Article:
Almost 80 teenagers will die of AIDS every day between now and 2030, Unicef ​​alert

Around 360,000 adolescents will die of AIDS or a related illness from 2018 to 2030 if there is no progress in research, prevention and treatment, which means 76 deaths a day, Unicef ​​warned today.

The number of new infections in the population from 0 to 19 years, based on projections and current trends, is estimated at 270,000 in 2030, which is a drop of one third compared to current, according to the report "Children, HIV and AIDS: The world in 2030 ", published two days before the World Day to Combat AIDS.

Deaths in children and adolescents due to AIDS or related diseases will also fall from the current 119,000 to 56,000 in 2030, the year set by the UN to have eradicated the disease.

But adding up those accumulated deaths, the data show that almost 80 adolescents will die on average each day until that year.

"The report makes clear, without a doubt, that the world is wrong when it comes to ending AIDS in children and adolescents by 2030," said the executive director of the UN Children's Fund (UNICEF), Henrietta Fore. .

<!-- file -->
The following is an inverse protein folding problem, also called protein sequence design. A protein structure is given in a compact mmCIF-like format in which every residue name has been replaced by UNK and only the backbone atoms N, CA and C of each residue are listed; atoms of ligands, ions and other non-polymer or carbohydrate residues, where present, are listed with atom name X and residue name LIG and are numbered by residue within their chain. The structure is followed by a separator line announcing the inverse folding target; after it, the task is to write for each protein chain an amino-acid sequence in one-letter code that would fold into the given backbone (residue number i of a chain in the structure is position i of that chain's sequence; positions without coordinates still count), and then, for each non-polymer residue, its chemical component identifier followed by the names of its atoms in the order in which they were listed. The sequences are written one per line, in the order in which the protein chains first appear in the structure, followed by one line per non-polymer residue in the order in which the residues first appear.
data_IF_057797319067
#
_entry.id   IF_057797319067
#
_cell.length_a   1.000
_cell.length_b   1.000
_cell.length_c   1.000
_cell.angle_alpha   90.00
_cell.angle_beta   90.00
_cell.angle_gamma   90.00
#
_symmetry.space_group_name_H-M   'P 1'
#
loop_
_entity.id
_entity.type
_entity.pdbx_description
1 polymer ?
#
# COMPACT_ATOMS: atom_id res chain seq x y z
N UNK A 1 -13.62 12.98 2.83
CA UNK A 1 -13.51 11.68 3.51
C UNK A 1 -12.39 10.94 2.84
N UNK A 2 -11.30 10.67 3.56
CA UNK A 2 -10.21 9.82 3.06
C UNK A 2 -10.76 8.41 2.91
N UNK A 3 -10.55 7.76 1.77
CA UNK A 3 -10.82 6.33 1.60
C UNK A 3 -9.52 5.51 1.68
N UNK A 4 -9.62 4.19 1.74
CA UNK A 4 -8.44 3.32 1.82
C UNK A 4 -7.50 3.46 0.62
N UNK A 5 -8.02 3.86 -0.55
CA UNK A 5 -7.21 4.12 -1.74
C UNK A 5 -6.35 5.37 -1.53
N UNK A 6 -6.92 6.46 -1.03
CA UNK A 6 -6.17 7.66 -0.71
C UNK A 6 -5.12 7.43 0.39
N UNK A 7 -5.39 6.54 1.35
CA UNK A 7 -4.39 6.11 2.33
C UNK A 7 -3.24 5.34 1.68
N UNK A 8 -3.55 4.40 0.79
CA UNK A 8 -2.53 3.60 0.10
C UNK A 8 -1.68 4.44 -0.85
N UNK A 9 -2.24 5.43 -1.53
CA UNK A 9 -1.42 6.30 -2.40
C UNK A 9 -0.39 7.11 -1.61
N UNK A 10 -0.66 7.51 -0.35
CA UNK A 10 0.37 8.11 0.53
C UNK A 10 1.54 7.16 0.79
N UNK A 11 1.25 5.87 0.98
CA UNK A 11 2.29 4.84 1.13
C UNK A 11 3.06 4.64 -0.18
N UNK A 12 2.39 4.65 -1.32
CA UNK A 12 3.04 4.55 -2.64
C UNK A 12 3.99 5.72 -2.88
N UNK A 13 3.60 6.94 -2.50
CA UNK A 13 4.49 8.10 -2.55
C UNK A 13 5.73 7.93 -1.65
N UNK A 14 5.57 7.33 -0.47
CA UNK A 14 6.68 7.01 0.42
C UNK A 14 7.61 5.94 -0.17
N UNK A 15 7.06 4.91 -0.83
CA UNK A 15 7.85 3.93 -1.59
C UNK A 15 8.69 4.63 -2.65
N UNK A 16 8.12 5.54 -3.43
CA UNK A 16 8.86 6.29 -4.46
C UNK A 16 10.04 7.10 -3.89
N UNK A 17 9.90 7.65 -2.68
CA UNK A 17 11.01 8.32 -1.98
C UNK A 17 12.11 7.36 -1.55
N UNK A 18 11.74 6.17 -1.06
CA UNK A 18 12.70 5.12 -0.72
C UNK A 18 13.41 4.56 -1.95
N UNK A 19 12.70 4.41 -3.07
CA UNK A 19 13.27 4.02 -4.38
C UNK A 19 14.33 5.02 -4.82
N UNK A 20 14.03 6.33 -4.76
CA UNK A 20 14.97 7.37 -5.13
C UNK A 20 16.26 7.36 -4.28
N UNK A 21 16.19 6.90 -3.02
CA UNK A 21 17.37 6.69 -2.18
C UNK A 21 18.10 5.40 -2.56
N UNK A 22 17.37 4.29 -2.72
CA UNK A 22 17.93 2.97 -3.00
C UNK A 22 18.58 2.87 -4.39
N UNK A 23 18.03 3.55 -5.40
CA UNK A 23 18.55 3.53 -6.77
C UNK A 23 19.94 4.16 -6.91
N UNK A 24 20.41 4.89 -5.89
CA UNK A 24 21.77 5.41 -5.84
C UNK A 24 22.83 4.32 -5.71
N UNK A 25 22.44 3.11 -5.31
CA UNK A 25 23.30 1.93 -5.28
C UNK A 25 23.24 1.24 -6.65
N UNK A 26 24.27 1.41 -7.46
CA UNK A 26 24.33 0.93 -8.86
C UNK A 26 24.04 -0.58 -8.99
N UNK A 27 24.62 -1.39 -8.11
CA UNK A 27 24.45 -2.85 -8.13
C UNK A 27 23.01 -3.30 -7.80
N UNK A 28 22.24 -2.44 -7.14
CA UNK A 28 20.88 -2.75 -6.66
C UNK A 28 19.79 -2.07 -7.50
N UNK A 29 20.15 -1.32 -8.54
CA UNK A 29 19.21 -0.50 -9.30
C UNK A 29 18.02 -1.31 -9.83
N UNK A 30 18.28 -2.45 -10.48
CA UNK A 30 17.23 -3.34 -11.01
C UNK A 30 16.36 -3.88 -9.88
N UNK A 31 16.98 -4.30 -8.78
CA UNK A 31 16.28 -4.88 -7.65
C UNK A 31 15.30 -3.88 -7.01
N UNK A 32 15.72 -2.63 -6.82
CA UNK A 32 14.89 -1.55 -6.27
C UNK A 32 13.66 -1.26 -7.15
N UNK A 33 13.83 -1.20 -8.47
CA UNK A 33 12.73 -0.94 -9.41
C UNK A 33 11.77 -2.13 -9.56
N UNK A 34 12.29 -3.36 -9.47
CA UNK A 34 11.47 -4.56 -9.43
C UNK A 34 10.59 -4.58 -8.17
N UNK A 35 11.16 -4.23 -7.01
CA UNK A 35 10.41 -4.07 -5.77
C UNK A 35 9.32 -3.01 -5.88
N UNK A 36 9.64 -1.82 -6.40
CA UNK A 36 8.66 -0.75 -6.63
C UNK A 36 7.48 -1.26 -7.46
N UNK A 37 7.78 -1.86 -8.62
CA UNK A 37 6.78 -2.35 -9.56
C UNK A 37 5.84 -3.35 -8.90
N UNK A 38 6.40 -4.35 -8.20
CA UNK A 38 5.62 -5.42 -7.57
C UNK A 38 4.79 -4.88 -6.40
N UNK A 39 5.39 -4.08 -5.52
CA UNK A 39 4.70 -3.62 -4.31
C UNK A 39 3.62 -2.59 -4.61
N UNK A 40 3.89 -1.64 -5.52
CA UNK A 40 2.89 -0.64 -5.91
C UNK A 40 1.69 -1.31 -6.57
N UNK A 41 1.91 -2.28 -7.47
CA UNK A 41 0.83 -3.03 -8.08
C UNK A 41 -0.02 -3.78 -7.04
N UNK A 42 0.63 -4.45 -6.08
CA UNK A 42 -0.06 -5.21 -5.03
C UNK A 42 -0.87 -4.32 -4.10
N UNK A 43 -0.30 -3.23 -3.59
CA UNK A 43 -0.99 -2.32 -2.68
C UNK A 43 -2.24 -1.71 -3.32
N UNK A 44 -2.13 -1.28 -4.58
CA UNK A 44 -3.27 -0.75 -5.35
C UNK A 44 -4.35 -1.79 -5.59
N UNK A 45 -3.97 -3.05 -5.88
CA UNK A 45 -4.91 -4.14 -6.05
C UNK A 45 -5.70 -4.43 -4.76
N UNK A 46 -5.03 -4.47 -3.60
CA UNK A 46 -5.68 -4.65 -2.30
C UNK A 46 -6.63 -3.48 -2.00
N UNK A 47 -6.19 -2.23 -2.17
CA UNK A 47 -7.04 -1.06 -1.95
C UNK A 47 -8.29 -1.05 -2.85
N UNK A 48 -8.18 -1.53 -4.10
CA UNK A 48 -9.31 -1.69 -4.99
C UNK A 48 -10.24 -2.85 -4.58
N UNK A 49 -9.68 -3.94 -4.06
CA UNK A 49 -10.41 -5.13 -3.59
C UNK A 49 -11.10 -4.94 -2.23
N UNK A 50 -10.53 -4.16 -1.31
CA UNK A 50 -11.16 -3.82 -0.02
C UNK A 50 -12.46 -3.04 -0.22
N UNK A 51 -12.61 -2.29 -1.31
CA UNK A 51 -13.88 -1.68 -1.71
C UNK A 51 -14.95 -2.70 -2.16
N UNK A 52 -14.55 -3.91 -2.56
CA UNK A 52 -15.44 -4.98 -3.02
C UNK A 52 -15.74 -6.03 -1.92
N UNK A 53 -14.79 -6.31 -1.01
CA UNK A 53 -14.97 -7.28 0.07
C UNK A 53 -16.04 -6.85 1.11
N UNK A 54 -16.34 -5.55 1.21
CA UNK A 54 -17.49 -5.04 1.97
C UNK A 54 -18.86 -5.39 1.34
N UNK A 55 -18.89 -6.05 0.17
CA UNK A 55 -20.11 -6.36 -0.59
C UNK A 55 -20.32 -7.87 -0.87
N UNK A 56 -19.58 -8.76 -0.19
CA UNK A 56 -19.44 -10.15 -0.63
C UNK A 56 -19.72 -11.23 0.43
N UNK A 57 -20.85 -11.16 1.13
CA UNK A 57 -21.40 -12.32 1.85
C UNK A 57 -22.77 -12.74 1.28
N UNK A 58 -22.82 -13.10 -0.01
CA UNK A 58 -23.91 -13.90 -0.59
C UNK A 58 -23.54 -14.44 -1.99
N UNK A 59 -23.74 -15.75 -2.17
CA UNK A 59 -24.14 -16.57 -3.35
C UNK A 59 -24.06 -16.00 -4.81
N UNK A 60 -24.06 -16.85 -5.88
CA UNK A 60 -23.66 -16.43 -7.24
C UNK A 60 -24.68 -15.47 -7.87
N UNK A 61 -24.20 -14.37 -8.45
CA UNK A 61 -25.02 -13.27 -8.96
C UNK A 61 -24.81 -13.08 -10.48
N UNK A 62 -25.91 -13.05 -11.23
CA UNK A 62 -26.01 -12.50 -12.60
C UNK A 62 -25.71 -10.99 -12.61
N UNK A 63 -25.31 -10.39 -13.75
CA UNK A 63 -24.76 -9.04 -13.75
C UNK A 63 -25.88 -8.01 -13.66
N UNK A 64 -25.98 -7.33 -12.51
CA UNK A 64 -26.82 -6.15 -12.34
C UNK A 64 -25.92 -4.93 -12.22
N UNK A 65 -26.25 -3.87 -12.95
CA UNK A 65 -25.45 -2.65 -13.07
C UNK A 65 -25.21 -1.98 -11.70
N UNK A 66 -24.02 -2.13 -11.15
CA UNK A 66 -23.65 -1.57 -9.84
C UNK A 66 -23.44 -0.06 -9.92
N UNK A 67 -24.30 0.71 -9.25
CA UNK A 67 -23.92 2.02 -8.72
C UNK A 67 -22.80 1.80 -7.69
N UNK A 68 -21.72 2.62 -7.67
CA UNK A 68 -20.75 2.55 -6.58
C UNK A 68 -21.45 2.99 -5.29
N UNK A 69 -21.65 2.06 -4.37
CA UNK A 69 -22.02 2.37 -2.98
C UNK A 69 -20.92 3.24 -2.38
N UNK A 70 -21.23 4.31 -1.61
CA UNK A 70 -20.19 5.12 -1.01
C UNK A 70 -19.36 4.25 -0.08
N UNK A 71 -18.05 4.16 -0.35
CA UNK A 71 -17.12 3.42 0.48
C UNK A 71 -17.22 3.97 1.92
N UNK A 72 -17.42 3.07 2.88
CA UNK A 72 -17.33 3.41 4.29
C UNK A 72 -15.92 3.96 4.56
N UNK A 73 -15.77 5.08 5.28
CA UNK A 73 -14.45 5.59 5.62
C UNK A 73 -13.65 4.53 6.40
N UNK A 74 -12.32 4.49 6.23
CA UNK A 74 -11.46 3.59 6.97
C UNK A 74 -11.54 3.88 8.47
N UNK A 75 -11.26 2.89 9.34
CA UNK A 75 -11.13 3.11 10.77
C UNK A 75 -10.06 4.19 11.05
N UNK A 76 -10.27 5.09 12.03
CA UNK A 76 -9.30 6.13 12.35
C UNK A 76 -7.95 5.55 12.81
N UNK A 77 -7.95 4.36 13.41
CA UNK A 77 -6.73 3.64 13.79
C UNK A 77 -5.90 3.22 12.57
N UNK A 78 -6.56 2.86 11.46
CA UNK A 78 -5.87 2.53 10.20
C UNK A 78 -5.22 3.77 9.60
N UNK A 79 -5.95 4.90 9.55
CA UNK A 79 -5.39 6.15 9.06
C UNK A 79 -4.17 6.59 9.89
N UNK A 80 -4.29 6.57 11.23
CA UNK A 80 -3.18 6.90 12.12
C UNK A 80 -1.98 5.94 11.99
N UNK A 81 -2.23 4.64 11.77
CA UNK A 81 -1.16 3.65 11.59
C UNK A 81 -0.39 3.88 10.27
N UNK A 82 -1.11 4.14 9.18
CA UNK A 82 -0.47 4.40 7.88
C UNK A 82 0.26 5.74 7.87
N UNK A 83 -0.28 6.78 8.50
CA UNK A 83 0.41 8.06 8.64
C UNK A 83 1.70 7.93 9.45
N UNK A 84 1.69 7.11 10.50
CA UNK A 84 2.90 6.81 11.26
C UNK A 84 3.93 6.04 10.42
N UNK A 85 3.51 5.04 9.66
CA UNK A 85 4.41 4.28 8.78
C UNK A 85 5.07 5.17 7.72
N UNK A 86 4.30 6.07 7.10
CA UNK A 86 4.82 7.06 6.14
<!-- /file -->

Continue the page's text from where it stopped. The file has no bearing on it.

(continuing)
"Programs to treat the virus and prevent its spread among other children are far from what they should be," said Fore.

Around 700 adolescents between 10 and 19 years old are infected every day with the AIDS virus (HIV).

And according to the Sustainable Development Goals of the United Nations, by 2030 the number of new infections in children during its first decade of life should be reduced by half, and by 29% among the population of 10 to 19 years.

Currently, 3 million children and adolescents are living with HIV in the world, and more than half of these are in South and East Africa.

There are two major failures in the response of the disease in children, according to Unicef: the slow progress in the prevention of HIV among children and the failure to face the driver of the epidemic, which makes many children and adolescents unaware if they have HIV and, when they know it, very few follow the treatment.

The report recommends increasing the tests to diagnose children with HIV but who do not know their serological status, more diagnostic technologies or a community approach to reach adolescents.

"We can not win the battle against HIV if we do not accelerate the prevention progress of transmission to the next generation," Fore warned.


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